Conveniently Trinity College is all of about 10 minutes from my flat (the advantage of living so central!). I spend a lot of time just wondering though, I just love the grounds. But when you go, do remember though that this is someone’s place of learning – do try not to get in their way when you are taking pictures, it’s just not fair on them!
Trinity was established in 1592, and currently ranked 88th in the world. It’s got a long history, you can just sense it as you walk through the door. The first “site” you will see is the Campanile of Trinity College. It was donated by the Archbishop of Armagh and completed in 1853. It stands at nearly 100-foot-tall, with the four figures at the bottom represent Divinity, Law, Medicine, and Science. If you study there don’t walk under it when the bells ring, superstition says you will fail your exams!
The “Sfera con Sfera” or ‘Pomodoro sphere’ as it is known locally was donated by Arnaldo Pomodoro and made in 1983. It is located in front of the Berkeley Library. There are similar structures in New York, Berkeley, Tehran and Rome. In 2008, it went through a massive conservation project to get it back to the lovely shin of when it was first constructed!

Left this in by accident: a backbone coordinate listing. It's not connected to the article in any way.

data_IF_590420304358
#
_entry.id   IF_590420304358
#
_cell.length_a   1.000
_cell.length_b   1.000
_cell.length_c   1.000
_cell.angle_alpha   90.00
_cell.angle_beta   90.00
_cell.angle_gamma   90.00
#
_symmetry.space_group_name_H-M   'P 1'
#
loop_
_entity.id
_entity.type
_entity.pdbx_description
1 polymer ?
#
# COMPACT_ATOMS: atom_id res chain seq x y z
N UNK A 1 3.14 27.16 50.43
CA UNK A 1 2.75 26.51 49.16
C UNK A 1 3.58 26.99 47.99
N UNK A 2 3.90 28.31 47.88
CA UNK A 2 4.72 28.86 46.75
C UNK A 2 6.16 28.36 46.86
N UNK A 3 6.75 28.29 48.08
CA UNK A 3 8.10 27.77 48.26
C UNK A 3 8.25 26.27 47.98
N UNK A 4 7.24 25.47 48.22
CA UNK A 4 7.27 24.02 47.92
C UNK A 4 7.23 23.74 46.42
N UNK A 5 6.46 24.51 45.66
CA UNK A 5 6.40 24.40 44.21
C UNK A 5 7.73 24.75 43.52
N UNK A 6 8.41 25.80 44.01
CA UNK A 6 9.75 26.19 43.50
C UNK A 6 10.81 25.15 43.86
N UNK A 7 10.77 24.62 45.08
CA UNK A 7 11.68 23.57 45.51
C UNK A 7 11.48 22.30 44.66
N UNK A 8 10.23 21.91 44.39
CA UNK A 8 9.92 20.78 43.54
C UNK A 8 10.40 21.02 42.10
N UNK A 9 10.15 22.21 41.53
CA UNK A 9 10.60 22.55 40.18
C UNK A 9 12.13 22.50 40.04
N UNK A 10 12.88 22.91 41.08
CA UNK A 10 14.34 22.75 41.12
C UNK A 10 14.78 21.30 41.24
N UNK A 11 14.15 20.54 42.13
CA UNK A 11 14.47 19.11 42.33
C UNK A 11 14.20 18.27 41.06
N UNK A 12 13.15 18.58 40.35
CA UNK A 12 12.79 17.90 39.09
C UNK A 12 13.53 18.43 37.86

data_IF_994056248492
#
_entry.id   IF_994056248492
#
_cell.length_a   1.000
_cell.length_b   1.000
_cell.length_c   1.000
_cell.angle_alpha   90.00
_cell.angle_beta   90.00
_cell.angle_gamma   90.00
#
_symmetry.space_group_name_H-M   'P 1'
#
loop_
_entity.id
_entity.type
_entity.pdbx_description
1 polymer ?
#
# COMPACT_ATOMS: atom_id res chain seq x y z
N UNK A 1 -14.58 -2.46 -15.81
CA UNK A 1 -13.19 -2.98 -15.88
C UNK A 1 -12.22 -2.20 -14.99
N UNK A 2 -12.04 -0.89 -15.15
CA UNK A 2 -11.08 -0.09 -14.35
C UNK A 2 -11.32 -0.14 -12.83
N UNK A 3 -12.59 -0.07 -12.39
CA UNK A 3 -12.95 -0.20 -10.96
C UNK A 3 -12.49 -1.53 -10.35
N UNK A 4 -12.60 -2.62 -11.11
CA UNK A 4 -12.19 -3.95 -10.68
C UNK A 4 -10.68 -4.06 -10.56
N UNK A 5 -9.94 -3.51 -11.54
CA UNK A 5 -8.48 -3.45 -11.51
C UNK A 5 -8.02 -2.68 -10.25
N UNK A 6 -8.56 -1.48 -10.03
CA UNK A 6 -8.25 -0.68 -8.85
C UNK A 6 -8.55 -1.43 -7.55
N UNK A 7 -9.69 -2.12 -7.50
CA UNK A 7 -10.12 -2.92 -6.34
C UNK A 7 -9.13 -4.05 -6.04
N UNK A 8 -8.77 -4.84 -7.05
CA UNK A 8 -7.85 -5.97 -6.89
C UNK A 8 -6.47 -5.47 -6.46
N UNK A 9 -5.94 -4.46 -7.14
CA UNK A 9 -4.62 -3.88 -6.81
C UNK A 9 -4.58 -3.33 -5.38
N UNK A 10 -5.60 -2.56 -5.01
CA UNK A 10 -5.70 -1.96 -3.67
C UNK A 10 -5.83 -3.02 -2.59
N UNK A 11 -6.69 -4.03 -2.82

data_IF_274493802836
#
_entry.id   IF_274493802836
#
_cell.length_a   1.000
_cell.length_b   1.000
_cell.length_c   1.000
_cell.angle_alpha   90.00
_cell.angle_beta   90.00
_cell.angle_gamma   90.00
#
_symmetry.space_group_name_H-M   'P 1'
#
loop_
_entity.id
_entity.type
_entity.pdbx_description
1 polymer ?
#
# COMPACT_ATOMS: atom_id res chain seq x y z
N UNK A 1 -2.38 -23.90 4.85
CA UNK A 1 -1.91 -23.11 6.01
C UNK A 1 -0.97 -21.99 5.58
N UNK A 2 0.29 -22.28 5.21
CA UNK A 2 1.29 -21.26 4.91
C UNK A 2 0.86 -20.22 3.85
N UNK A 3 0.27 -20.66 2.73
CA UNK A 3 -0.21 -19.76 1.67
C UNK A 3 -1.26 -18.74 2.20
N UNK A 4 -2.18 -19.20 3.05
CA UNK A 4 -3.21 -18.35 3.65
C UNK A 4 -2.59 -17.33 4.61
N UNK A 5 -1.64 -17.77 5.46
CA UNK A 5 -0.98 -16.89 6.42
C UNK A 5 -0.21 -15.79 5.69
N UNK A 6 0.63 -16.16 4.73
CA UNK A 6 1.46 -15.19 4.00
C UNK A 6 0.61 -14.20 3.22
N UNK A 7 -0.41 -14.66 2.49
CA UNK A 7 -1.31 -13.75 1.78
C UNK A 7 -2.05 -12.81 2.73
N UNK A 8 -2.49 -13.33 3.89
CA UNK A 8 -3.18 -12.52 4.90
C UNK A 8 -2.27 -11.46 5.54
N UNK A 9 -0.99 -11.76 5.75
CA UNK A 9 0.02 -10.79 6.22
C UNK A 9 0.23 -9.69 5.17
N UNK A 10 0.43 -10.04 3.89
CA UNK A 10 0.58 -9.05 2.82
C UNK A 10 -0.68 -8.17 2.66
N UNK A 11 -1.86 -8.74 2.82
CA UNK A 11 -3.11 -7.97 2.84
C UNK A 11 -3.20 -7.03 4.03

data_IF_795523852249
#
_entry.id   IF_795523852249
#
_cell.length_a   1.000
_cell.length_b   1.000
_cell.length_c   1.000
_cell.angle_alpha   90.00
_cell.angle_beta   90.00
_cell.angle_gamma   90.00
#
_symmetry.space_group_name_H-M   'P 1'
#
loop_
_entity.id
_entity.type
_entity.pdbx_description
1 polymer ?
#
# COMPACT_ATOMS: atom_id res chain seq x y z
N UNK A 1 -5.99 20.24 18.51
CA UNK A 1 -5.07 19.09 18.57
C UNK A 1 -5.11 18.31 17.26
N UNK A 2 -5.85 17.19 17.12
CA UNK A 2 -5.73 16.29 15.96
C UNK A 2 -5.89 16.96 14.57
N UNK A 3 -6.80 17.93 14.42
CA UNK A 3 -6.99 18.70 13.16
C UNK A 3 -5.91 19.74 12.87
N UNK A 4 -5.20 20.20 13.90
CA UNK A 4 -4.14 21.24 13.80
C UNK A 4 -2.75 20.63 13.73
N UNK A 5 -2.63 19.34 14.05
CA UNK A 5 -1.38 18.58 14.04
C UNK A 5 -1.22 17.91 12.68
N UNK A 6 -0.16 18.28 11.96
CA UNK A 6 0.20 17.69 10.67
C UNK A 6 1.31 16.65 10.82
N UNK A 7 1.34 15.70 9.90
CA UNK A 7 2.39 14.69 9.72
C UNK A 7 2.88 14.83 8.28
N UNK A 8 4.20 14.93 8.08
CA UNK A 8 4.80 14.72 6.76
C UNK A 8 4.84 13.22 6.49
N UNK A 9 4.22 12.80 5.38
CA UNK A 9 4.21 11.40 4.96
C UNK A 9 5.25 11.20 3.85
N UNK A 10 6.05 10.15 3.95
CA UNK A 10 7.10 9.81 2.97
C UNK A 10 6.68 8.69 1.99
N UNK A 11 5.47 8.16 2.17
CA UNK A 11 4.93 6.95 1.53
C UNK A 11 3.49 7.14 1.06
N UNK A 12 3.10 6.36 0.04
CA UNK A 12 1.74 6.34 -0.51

The Book of Kells is the most famous medieval manuscript and is located in the heart of Trinity Collage! And it’s well worth the visit, if you book online costs €13 each, €11 on the door. Though it may be more expensive to book online, I recommend if you are going in high season. It can sell out fast and you don’t want to miss out. The book of Kells consists of four Gospels, getting it’s name from the Monastery of Kells in County Meath. It is thought it was written around 800 AD. It has moved to Trinity College in 1661.
The main chamber of the Old Library is the Long Room and is probably my favourite place in Dublin. You can just loose yourself in there. It’s nearly 65m long and holds around 200,000 of the oldest books in the Library. It really is one of the most impressive buildings I have set foot in. I would love to just read one of those books. There are marble busts that line the Long Room, depicting some of the greatest male philosophers and writers. How many do you know? Also when you first enter don’t miss one of the few remaining copies of the 1916 Proclamation of the Irish Republic.
Have you been? What was your favourite part of Trinity? Do you study there? What’s it like?